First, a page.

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Competition Act Amendments and What It Means for Fintech

Regulation | Jun 25, 2024

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Here's what fintechs need to know about major amendments to the Competition Act to boost fairness, protect consumers.

On June 20, 2024, Canada introduced and implemented important modifications to the Competition Act (See: release), taking a critical step toward improving market fairness and protecting consumers. These modifications are intended to solve modern market concerns, ensuring that enterprises compete on an equal playing field while protecting consumer interests. These developments have a significant impact on the fintech industry, which is known for its quick growth and innovation.

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Matthew Boswell, Commissioner of Competition:

“These amendments are a key step in modernizing Canada’s competition law and give the Bureau more effective tools to protect and promote competition in Canada. A modern Competition Act is fundamental to driving lower prices and innovation while fueling economic growth. A more competitive economy will benefit all Canadians – by offering more choice and greater affordability for consumers and businesses.”

Key Changes and Impact

1. More Effective Merger Control

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  • The modifications strengthen the Competition Bureau's authority to investigate and prosecute deals that may harm competition by establishing a presumption that a merger is anti-competitive if it significantly increases market concentration or share.
  • If a large financial institution wants to buy a fast-growing fintech business, the Bureau will have an easier job challenging the merger if it significantly increases market concentration. For example, a planned merger between two major banks would be carefully evaluated to avoid hurting competition in the financial services industry.

2. Stronger Powers to Address Anti-Competitive Agreements

  • The changes strengthen civil restrictions on anti-competitive agreements (up to 3 years old), and include monetary fines and restorative remedies.

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  • Agreements between major banks and fintech companies that limit them from working with other financial institutions may be contested. The latest amendments may address circumstances in which a major bank has an exclusive agreement with a fintech company that sells blockchain technology, preventing the firm from providing services to other banks.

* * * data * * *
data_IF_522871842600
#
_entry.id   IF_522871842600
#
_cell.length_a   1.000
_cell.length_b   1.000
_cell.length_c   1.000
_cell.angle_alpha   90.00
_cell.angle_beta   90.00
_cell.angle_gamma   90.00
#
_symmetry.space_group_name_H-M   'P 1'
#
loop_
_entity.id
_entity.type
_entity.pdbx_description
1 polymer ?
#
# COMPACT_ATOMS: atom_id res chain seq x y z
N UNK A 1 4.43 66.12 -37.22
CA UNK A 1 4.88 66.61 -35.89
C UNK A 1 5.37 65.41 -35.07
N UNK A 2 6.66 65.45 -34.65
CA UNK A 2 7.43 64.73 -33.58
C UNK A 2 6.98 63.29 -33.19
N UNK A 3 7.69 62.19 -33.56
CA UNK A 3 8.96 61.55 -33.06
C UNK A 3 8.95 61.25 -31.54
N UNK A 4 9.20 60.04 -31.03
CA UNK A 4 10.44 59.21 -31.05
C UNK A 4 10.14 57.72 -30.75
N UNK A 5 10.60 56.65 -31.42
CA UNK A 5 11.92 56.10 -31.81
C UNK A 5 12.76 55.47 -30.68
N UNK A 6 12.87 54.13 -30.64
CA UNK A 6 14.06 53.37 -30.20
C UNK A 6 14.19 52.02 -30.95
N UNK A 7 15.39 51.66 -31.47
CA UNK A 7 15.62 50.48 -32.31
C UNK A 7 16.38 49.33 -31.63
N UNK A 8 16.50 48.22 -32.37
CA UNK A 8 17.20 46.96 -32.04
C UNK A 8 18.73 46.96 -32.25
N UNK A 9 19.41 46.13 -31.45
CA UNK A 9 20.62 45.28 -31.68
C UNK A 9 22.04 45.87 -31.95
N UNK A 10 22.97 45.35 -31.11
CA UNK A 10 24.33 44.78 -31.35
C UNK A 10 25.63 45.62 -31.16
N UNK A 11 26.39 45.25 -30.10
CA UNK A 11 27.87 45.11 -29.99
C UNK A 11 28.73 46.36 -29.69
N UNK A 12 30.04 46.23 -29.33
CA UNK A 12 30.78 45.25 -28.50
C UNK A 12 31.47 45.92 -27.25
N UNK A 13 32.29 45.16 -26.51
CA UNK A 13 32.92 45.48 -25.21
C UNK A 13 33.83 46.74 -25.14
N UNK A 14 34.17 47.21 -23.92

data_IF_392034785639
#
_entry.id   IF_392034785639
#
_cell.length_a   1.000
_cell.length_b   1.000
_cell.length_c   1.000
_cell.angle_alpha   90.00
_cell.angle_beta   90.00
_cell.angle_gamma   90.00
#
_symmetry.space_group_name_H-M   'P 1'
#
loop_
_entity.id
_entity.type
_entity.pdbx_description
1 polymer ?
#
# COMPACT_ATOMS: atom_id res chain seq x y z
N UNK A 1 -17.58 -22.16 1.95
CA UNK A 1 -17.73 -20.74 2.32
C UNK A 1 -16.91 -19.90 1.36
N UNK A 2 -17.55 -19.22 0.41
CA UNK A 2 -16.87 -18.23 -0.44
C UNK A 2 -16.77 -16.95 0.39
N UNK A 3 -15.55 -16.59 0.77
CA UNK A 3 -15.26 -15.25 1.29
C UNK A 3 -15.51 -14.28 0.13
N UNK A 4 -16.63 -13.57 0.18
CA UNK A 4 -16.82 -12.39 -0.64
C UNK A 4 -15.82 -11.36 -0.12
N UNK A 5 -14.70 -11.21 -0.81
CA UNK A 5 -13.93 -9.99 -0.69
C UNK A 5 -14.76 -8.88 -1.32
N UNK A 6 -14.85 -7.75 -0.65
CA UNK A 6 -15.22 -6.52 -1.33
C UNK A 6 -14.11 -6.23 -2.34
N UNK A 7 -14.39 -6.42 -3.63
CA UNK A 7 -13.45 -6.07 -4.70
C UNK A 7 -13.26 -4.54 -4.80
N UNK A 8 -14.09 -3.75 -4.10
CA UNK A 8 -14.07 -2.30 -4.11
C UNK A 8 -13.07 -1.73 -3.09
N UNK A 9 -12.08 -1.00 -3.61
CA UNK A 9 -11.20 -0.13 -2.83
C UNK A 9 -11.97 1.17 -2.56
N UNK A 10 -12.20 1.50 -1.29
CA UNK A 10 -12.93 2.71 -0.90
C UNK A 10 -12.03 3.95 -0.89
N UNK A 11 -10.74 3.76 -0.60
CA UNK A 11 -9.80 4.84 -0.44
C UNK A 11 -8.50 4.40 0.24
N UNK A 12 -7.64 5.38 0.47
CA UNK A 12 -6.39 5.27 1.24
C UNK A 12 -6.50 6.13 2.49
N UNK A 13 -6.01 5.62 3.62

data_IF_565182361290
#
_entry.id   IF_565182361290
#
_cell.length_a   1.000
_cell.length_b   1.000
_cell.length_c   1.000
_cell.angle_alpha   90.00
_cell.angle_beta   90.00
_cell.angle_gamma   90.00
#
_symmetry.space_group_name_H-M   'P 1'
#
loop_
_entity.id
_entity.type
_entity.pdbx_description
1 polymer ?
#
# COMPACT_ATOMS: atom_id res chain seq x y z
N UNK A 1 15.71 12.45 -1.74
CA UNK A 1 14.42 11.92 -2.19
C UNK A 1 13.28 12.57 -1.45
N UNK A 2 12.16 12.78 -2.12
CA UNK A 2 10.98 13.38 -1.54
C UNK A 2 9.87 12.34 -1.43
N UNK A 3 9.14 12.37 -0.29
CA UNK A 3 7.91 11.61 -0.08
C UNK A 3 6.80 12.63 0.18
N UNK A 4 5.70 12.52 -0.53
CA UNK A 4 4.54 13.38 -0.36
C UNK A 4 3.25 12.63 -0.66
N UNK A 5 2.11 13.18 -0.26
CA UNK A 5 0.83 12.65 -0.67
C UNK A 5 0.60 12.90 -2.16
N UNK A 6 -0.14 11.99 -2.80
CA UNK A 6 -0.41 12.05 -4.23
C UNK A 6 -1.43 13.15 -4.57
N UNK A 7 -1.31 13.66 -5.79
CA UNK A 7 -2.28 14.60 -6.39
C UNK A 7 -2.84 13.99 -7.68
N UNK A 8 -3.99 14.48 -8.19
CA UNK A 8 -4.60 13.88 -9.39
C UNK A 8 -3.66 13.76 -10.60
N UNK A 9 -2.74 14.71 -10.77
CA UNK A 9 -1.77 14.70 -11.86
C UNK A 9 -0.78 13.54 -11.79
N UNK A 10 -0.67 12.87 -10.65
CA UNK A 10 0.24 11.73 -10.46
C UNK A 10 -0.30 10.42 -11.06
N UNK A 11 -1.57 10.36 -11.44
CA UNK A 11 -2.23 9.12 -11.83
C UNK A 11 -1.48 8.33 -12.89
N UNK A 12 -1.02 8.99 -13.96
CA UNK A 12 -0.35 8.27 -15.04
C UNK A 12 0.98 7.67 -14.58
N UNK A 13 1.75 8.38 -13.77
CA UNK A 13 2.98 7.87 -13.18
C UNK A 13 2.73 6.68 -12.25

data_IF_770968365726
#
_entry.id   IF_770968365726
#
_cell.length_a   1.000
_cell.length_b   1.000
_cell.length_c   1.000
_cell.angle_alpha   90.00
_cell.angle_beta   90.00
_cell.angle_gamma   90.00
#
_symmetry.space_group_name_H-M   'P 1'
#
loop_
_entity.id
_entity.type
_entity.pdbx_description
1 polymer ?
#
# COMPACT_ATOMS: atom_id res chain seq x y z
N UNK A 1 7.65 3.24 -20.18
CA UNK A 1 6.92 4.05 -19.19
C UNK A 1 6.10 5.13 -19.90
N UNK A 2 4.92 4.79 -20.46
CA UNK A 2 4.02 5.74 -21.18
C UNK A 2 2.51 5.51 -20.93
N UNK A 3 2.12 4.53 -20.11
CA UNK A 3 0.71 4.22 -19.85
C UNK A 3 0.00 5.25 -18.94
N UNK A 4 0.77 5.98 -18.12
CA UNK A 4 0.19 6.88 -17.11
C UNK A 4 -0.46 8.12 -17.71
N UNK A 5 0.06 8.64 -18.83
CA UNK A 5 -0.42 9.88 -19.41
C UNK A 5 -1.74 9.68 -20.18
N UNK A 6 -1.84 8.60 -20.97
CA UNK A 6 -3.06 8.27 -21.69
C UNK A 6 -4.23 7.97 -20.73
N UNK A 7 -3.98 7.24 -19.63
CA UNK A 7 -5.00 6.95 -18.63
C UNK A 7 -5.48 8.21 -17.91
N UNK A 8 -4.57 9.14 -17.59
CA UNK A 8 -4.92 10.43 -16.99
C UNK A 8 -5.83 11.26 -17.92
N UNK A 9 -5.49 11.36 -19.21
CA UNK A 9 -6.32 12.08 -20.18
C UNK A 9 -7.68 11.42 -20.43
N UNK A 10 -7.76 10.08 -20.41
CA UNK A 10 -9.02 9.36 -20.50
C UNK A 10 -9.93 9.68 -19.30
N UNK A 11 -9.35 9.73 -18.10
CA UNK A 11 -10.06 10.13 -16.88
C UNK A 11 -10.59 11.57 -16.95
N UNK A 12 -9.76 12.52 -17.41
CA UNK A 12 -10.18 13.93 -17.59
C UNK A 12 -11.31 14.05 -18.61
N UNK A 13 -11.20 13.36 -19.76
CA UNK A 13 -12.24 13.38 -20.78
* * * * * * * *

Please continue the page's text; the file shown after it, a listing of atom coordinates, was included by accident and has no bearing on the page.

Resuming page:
3. Enhanced Refusal to Deal Provision

  • The changes widen the refusal to deal clause to cover circumstances where rejection has a significant impact on a company, while also guaranteeing that independent repair service providers have access to diagnostic or repair information.
  • A fintech business that relies on data from a major bank to provide innovative financial services may dispute the bank's refusal to provide critical information. This enables fintech companies to collect critical information for developing competitive products and services.

4. Improvements to Deceptive Marketing Provisions

  • The statute now requires firms to justify discount claims and prohibits omitting required costs from advertised prices unless enforced by the government.

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  • Fintech companies that offer financial services, such as loans or credit cards, must ensure that all fees are fully disclosed. Misleading techniques, such as concealing expenses in the fine print of digital contracts, would be outlawed under the new regulations. This influences how fintech companies market their products and services to customers.

5. Expanded Private Access to the Competition Tribunal

  • Private parties can now directly challenge anti-competitive conduct, including as deceptive marketing and anti-competitive agreements, broadening who can petition the Tribunal and reducing the legal threshold for cases to continue.
  • Small financial firms can directly challenge larger incumbents who engage in anti-competitive activity, such as exclusive contracts or exploitative pricing. This clause enables fintech companies to pursue legal action more easily, resulting in a more competitive market.

Conclusion

The June 20, 2024 amendments to the Competition Act are a major leap forward in Canada's ongoing efforts to create a competitive, fair, and transparent marketplace.

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These measures, which streamline merger evaluations, increase fines, enhance transparency, strengthen consumer protection, and support SMEs, ensure that the Canadian market remains dynamic and fair for all participants, including the fintech industry.


NCFA Jan 2018 resize - Competition Act Amendments and What It Means for FintechThe National Crowdfunding & Fintech Association (NCFA Canada) is a financial innovation ecosystem that provides education, market intelligence, industry stewardship, networking and funding opportunities and services to thousands of community members and works closely with industry, government, partners and affiliates to create a vibrant and innovative fintech and funding industry in Canada. Decentralized and distributed, NCFA is engaged with global stakeholders and helps incubate projects and investment in fintech, alternative finance, crowdfunding, peer-to-peer finance, payments, digital assets and tokens, artificial intelligence, blockchain, cryptocurrency, regtech, and insurtech sectors. Join Canada's Fintech & Funding Community today FREE! Or become a contributing member and get perks. For more information, please visit: www.ncfacanada.org

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